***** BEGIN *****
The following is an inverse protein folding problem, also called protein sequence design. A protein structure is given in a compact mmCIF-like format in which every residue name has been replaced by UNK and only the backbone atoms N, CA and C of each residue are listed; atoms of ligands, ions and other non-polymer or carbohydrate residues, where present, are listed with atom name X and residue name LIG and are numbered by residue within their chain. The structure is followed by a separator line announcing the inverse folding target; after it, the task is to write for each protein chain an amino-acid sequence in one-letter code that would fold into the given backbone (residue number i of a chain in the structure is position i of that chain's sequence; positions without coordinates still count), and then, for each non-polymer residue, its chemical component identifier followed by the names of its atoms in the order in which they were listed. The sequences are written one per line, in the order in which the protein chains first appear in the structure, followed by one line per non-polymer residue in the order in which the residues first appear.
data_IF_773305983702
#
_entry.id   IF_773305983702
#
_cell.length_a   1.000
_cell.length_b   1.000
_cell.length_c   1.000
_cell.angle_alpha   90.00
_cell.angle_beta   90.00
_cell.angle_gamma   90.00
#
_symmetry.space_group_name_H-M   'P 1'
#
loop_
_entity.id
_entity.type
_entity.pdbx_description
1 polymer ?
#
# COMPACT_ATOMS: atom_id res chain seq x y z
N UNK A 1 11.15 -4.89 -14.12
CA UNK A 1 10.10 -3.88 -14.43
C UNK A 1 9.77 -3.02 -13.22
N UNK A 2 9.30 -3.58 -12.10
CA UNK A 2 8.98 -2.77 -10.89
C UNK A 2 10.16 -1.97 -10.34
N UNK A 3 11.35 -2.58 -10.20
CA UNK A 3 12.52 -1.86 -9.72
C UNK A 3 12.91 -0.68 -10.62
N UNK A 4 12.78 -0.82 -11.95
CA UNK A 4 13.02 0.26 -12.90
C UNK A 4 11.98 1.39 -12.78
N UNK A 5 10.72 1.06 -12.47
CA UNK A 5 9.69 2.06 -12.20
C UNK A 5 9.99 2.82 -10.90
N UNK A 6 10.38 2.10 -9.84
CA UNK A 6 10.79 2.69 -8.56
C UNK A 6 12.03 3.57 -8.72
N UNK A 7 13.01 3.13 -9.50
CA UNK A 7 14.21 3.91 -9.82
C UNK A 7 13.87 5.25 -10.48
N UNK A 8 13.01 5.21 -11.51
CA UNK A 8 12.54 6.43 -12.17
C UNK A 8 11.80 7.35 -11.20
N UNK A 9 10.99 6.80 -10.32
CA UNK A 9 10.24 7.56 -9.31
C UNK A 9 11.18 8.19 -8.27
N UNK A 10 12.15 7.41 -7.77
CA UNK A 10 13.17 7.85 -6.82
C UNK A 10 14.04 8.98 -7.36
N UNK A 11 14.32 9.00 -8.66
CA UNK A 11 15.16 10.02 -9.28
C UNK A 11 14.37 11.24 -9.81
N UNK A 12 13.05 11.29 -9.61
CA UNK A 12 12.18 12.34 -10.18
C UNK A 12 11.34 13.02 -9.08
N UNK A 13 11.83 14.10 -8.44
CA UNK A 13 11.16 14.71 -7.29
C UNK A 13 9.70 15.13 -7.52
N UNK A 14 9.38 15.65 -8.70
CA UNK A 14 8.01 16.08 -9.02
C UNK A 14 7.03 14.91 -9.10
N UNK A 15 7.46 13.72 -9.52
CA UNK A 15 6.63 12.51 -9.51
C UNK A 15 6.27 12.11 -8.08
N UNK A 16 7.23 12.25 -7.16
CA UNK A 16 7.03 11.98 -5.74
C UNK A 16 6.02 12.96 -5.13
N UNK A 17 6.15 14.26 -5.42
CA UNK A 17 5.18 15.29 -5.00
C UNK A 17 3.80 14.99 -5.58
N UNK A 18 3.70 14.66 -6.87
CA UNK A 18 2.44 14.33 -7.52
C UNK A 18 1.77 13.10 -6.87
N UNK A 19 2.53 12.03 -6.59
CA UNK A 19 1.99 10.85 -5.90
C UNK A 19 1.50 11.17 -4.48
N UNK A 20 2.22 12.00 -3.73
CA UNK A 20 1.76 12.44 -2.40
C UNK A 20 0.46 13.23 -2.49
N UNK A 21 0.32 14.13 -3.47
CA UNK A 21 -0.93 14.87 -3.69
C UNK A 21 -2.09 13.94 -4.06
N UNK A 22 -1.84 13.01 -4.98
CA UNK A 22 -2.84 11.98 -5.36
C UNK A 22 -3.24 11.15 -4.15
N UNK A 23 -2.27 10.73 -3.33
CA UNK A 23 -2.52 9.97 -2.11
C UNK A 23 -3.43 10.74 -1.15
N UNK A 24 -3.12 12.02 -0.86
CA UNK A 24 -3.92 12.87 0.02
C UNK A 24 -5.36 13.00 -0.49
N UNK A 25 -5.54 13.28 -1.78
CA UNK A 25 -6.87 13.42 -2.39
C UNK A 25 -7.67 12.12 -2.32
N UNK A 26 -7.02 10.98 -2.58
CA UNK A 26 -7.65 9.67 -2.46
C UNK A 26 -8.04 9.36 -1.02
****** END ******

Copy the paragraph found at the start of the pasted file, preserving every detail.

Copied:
The following is an inverse protein folding problem, also called protein sequence design. A protein structure is given in a compact mmCIF-like format in which every residue name has been replaced by UNK and only the backbone atoms N, CA and C of each residue are listed; atoms of ligands, ions and other non-polymer or carbohydrate residues, where present, are listed with atom name X and residue name LIG and are numbered by residue within their chain. The structure is followed by a separator line announcing the inverse folding target; after it, the task is to write for each protein chain an amino-acid sequence in one-letter code that would fold into the given backbone (residue number i of a chain in the structure is position i of that chain's sequence; positions without coordinates still count), and then, for each non-polymer residue, its chemical component identifier followed by the names of its atoms in the order in which they were listed. The sequences are written one per line, in the order in which the protein chains first appear in the structure, followed by one line per non-polymer residue in the order in which the residues first appear.